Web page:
DiMuro v. Clinique Laboratories, LLC, --- Fed.Appx. ----, 2014 WL 3360586, No. 13–4551 (2d Cir. July 10, 2014)
The Second Circuit quickly affirms the dismissal of a putative consumer class action based on Clinique’s marketing of seven different “Repairwear” cosmetics. First, the named plaintiffs only bought three of the seven. They argued that they had standing for products they didn’t buy under NECA–IBEW Health & Welfare Fund v. Goldman Sachs & Co., 693 F.3d 145, 162 (2d Cir. 2012). (Of note because it suggests a securities law crossover that Ann Lipton would probably have a lot to say about; securities law is very different from consumer protection law and standing analysis should probably differ.) The court of appeals didn’t disagree with the comparison, but held that the case was no help, because that case involved sales of related securities where the misrepresentations were nearly identical; different offering documents were insufficient to distinguish them. By contrast, each of the seven products here had different ingredients and Clinique made different claims for them.
The remaining consumer fraud claims were properly dismissed for failure to plead with particularity. The complaint failed to disaggregate the different products or explain why the claims were false, beyond saying that the products can’t work:
Plaintiffs allege … that the products “do not and cannot live up to [Clinique’s] efficacy claims,” and that “no ingredient in any of the Repairwear Products can actually ‘de-age’ the skin.” Plaintiffs fail to allege what the specific ingredients in each product are and that these ingredients lack the ability to improve skin appearance. This bare-bones pleading is thus inconsistent with Rule 9(b).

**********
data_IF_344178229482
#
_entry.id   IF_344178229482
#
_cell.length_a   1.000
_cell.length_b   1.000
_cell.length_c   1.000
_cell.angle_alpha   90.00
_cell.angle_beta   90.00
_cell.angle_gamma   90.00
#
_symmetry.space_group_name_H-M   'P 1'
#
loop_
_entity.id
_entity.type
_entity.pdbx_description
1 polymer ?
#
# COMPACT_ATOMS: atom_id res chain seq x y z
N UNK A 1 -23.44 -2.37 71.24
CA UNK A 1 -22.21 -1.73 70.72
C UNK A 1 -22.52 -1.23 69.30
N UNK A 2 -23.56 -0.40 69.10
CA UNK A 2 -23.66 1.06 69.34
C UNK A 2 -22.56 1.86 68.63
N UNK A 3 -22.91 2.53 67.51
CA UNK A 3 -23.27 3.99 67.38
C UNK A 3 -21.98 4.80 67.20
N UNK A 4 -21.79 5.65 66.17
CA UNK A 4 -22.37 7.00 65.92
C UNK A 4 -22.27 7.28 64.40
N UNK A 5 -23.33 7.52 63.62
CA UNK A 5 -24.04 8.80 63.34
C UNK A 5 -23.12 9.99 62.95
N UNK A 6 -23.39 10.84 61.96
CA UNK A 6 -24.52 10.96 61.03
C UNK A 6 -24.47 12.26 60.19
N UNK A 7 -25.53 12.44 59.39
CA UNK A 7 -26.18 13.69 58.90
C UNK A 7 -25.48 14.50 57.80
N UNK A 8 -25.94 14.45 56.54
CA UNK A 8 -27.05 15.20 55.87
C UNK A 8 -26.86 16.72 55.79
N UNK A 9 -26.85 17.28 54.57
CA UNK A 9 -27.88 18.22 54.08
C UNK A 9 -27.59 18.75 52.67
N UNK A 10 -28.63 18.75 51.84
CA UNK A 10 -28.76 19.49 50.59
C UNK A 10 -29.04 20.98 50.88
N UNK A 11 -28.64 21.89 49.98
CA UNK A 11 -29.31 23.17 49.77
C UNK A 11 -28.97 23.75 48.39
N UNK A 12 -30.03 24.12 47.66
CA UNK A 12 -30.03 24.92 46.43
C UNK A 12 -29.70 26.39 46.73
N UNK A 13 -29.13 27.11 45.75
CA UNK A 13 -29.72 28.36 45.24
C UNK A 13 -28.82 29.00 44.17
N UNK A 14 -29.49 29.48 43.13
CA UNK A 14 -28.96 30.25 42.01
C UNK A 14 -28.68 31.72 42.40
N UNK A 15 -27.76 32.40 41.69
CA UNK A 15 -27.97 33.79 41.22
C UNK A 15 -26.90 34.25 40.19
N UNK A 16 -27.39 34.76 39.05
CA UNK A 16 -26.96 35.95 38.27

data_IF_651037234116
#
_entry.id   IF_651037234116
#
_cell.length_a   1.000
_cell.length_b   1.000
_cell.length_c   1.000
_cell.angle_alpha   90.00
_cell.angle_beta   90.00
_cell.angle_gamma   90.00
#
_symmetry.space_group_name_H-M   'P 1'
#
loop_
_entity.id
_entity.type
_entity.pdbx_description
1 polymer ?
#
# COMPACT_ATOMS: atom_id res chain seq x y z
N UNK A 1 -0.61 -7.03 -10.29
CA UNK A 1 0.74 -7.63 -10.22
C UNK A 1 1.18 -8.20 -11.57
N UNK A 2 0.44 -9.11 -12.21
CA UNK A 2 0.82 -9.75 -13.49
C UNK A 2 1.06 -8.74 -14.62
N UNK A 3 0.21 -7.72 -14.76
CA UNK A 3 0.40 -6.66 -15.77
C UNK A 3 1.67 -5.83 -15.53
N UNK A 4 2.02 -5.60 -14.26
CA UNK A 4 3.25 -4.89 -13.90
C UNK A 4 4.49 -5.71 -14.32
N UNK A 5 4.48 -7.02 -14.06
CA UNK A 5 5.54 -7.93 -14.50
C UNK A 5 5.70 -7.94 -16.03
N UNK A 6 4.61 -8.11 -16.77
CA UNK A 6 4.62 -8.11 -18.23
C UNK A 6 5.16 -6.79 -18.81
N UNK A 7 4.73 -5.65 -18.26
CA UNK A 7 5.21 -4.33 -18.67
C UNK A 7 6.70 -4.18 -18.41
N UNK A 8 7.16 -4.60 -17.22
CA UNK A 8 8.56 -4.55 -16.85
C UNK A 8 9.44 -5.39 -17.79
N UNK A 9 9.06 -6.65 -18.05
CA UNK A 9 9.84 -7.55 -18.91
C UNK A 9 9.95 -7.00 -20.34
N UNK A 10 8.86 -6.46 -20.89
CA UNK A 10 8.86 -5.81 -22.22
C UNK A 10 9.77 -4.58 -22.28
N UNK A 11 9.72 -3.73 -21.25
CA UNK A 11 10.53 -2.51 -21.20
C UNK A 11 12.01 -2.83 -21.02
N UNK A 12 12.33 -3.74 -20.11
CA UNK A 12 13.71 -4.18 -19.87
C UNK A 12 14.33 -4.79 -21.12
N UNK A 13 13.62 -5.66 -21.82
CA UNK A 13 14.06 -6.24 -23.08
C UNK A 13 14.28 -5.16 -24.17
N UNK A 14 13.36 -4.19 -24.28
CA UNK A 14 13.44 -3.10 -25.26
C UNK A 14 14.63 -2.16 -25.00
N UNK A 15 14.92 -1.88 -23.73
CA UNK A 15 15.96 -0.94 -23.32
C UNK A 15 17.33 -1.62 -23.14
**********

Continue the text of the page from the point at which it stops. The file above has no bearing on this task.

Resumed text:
The complaint also failed to allege that the plaintiffs used the product as directed, and to specify the claims on which they allegedly relied. Plaintiffs argued that they sufficiently specified because they alleged that Clinique’s advertised results could only be achieved by drugs, and since these were cosmetics these claims must be false. This was both conclusory and implausible; plaintiffs didn’t allege facts to show, for example, that if the claim to “smooth out laugh lines” were true, the cosmetics would “affect the structure or function of the human body and therefore [would] be regulated as a drug.”
Finally, the plaintiffs alleged that Clinique’s dramatizations were fraudulent. “But there is nothing misleading about a dramatization that presents ‘average results’ as long as the dramatization accurately depicts the average results consumers may achieve.” (Note the weirdness introduced by “may” in describing an “average.”) Anyway, the plaintiffs didn’t allege more than conclusorily that the dramatization was overly optimistic or portrayed effects that are above average.
Unjust enrichment and breach of warranty claims also failed; Rule 9(b) doesn’t apply to breach of warranty claims, but the allegations were too conclusory to survive Iqbal/Twombly because they just said that the products didn’t and couldn’t provide the promised anti-aging results. (The court did not explain what more should have been said.)